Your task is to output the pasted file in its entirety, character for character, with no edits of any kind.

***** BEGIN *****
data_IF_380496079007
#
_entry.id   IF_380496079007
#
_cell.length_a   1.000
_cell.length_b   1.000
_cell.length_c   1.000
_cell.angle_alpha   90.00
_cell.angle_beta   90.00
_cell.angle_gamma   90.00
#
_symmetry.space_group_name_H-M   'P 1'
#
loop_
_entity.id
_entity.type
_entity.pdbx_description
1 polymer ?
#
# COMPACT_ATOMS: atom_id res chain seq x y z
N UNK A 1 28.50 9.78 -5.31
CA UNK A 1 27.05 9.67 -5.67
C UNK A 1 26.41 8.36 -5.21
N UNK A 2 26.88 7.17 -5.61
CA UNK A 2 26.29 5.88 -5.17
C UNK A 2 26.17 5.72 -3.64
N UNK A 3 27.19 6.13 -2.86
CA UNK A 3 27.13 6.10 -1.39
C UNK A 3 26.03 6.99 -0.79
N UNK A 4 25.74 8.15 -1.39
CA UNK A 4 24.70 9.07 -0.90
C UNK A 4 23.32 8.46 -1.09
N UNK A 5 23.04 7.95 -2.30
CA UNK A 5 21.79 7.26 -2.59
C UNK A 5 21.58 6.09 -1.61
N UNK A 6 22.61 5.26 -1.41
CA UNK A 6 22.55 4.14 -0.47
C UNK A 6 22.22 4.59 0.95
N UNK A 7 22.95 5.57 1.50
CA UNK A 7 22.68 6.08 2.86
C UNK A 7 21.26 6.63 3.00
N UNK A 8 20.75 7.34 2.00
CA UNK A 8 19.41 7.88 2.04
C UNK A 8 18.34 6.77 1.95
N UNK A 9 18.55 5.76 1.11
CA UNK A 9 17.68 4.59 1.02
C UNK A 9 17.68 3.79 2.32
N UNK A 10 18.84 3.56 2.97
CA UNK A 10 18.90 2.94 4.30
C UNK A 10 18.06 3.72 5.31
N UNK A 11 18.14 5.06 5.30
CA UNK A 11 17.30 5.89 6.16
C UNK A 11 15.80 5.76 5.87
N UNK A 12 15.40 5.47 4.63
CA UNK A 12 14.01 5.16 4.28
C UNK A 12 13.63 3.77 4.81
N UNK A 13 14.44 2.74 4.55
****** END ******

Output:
data_IF_380496079007
#
_entry.id   IF_380496079007
#
_cell.length_a   1.000
_cell.length_b   1.000
_cell.length_c   1.000
_cell.angle_alpha   90.00
_cell.angle_beta   90.00
_cell.angle_gamma   90.00
#
_symmetry.space_group_name_H-M   'P 1'
#
loop_
_entity.id
_entity.type
_entity.pdbx_description
1 polymer ?
#
# COMPACT_ATOMS: atom_id res chain seq x y z
N UNK A 1 28.50 9.78 -5.31
CA UNK A 1 27.05 9.67 -5.67
C UNK A 1 26.41 8.36 -5.21
N UNK A 2 26.88 7.17 -5.61
CA UNK A 2 26.29 5.88 -5.17
C UNK A 2 26.17 5.72 -3.64
N UNK A 3 27.19 6.13 -2.86
CA UNK A 3 27.13 6.10 -1.39
C UNK A 3 26.03 6.99 -0.79
N UNK A 4 25.74 8.15 -1.39
CA UNK A 4 24.70 9.07 -0.90
C UNK A 4 23.32 8.46 -1.09
N UNK A 5 23.04 7.95 -2.30
CA UNK A 5 21.79 7.26 -2.59
C UNK A 5 21.58 6.09 -1.61
N UNK A 6 22.61 5.26 -1.41
CA UNK A 6 22.55 4.14 -0.47
C UNK A 6 22.22 4.59 0.95
N UNK A 7 22.95 5.57 1.50
CA UNK A 7 22.68 6.08 2.86
C UNK A 7 21.26 6.63 3.00
N UNK A 8 20.75 7.34 2.00
CA UNK A 8 19.41 7.88 2.04
C UNK A 8 18.34 6.77 1.95
N UNK A 9 18.55 5.76 1.11
CA UNK A 9 17.68 4.59 1.02
C UNK A 9 17.68 3.79 2.32
N UNK A 10 18.84 3.56 2.97
CA UNK A 10 18.90 2.94 4.30
C UNK A 10 18.06 3.72 5.31
N UNK A 11 18.14 5.06 5.30
CA UNK A 11 17.30 5.89 6.16
C UNK A 11 15.80 5.76 5.87
N UNK A 12 15.40 5.47 4.63
CA UNK A 12 14.01 5.16 4.28
C UNK A 12 13.63 3.77 4.81
N UNK A 13 14.44 2.74 4.55